Benjamin Franklin Papers
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To Benjamin Franklin from Richard Bache, 1 October 1782

From Richard Bache

ALS: American Philosophical Society

Philadelphia October 1st. 1782.

Dear & Hond: Sir

We were happy in hearing from you by the Eagle Frigate;4 you honored me likewise by her with an Introduction to the Prince De Broglii & Count De Segur; these Gentlemen set off immediately for Camp, but as probably they will spend the Winter here, I hope to have an opportunity of shewing them every Civility in my Power—the latter strikes me, as a very amiable young Gentleman.5

You request to know Ben’s age, he was thirteen last 12th. August— I am afraid the disturbances at Geneva will prevent for some time his progress in his Studies, I find by his Letters, he is quite the Frenchman, but I flatter myself he will soon recover his English.6

In looking over some of your papers I find a Note from William Pritchard, who went to Canada with you, for ten Guineas, he is now married & settled here, upon my applying to him, he did not at first recollect that he had given any such Note, but afterwards said he did recollect it, & that he had paid you the Money, but that he had no receipt to shew— I should be glad to know whither you remember its being paid.7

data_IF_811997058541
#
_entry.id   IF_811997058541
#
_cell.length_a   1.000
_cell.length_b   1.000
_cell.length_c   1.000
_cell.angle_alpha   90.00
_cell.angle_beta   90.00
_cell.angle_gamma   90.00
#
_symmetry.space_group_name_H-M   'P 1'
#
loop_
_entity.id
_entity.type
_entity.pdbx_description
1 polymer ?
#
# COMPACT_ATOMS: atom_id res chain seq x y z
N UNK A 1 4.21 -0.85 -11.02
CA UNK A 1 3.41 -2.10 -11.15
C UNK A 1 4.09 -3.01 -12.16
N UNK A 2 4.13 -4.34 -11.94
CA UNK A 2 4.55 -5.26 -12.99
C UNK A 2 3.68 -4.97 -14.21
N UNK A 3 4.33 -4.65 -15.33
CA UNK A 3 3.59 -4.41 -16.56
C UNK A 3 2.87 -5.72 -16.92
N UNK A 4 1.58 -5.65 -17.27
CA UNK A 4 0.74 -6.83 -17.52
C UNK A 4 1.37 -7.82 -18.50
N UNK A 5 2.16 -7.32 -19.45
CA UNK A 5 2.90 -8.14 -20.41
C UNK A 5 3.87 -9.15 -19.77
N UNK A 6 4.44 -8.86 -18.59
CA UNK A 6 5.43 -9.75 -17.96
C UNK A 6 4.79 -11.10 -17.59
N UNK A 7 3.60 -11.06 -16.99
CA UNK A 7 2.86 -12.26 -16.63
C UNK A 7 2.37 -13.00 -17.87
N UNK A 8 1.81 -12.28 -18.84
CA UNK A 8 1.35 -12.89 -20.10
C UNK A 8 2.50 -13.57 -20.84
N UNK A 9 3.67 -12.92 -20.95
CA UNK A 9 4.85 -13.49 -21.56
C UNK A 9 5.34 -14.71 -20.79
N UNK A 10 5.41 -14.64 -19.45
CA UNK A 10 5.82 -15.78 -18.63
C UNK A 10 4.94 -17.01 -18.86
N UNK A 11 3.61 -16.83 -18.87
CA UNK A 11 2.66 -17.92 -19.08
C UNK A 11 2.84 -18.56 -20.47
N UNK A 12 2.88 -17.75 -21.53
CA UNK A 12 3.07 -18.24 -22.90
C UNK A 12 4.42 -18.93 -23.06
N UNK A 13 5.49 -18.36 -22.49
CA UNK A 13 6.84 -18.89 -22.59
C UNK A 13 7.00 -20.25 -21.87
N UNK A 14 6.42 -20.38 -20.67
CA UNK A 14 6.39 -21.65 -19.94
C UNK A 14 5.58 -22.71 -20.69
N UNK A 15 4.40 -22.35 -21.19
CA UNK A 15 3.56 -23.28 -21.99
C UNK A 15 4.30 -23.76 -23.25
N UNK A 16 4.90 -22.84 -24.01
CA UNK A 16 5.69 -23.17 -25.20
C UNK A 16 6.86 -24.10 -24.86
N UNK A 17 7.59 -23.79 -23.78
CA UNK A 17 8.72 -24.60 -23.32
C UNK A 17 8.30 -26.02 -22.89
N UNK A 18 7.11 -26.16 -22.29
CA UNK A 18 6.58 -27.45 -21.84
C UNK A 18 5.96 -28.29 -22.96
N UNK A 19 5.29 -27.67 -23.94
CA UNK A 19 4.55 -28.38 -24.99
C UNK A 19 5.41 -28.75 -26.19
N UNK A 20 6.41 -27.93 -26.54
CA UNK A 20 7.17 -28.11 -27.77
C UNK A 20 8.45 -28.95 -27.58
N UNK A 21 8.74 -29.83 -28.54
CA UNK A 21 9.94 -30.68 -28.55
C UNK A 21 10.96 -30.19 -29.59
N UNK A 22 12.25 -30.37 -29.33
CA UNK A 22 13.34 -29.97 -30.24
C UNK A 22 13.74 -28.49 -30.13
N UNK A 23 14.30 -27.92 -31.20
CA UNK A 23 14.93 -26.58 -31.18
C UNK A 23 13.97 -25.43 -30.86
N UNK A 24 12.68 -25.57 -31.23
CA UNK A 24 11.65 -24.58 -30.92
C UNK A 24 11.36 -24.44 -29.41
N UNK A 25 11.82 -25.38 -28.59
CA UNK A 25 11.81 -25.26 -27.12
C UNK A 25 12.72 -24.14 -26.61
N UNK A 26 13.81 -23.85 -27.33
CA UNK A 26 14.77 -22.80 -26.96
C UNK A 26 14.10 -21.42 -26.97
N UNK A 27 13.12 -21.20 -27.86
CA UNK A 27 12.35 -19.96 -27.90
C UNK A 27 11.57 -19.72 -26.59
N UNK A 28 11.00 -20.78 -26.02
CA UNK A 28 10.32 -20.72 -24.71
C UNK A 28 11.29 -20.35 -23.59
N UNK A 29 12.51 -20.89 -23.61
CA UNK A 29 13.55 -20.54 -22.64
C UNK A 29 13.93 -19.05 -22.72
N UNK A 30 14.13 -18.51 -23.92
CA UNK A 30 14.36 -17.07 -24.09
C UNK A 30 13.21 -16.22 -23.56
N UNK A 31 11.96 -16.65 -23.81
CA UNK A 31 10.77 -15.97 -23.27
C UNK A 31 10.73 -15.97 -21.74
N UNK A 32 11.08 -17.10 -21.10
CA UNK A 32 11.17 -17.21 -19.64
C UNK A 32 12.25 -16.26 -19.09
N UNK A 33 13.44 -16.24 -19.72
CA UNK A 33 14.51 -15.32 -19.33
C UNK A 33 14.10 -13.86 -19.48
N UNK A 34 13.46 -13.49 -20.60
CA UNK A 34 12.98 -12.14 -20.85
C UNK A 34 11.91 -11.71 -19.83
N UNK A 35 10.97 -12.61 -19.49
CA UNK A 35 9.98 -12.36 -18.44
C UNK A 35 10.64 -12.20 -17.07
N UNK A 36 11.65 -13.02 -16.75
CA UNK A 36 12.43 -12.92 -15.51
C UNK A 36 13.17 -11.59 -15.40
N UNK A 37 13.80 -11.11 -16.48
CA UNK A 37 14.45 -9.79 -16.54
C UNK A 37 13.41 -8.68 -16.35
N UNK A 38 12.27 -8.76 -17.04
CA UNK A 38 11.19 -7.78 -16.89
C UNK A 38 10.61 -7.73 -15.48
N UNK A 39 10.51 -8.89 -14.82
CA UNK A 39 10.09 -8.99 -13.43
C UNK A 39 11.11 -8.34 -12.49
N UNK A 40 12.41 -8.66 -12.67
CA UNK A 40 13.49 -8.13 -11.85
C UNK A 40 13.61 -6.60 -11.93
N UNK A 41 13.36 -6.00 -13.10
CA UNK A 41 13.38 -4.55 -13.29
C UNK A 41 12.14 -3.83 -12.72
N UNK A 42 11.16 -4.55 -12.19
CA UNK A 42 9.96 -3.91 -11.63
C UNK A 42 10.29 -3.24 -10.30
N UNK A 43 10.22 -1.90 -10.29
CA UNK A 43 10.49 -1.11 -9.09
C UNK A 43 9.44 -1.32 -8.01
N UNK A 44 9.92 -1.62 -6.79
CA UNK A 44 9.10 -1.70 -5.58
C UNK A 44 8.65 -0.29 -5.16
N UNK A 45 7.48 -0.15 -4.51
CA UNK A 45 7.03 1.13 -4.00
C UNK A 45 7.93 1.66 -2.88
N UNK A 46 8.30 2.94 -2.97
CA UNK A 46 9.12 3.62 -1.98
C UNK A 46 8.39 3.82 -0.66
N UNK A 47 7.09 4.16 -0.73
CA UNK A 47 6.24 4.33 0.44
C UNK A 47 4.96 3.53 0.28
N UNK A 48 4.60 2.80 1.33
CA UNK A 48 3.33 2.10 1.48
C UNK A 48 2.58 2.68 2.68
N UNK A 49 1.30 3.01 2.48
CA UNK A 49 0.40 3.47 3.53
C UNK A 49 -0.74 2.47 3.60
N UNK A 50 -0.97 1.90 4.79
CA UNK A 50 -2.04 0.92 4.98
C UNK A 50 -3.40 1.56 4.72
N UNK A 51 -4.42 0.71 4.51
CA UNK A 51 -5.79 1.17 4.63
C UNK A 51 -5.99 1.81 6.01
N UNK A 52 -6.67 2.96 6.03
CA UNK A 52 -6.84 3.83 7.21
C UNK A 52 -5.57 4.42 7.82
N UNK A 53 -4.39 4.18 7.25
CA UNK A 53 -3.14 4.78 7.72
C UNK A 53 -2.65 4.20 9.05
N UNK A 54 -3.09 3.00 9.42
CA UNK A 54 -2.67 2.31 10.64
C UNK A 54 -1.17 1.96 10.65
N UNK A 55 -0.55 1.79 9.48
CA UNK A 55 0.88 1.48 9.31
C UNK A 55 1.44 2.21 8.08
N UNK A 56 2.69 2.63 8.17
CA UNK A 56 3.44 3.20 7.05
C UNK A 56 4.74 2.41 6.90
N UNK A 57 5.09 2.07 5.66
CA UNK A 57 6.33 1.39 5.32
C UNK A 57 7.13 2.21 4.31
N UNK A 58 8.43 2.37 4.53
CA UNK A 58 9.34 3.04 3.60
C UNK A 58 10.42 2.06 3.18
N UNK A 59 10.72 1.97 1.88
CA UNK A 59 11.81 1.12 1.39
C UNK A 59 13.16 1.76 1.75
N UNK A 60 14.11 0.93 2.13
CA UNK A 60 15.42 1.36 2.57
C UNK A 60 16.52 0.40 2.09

I am informed your Friends I-z—d & L—8 continue their old game of trumping up charges & insinuations against you, they never can forgive your being such a Favorite at the Court of France—they may grin—but I trust they cannot bite.

Sally and the Children are perfectly well, Debby, a sweet little Girl, is a year old this day, her Mother has just weaned her—You have our joint Love & Duty, we beg also to be remembered to Ben.

I am ever Dear Sir Your affectionate son

Rich: Bache

Dr. Franklin

Addressed: His Excellency / Doctor Franklin / Passy.

[Note numbering follows the Franklin Papers source.]

4BF’s letter was dated June 26, 1782: XXXVII, 550.

5For de Broglie and Ségur, and BF’s letters of introduction, see XXXVII, 88n, 109–10.

6The armed unrest of the preceding spring had interrupted BFB’s schooling for several months, but classes resumed in early August: XXXVII, 123, 139, 682. BF forwarded letters from BFB on June 26. SB worried that if BFB did not recover his English, he would be unable to converse with her: SB to BFB, Oct. 1, 1782 (Musée de Blérancourt).

7For this printer, who had sought assistance from BF in 1776, see XXII, 472–3; XXVII, 605.

8Ralph Izard and Arthur Lee.

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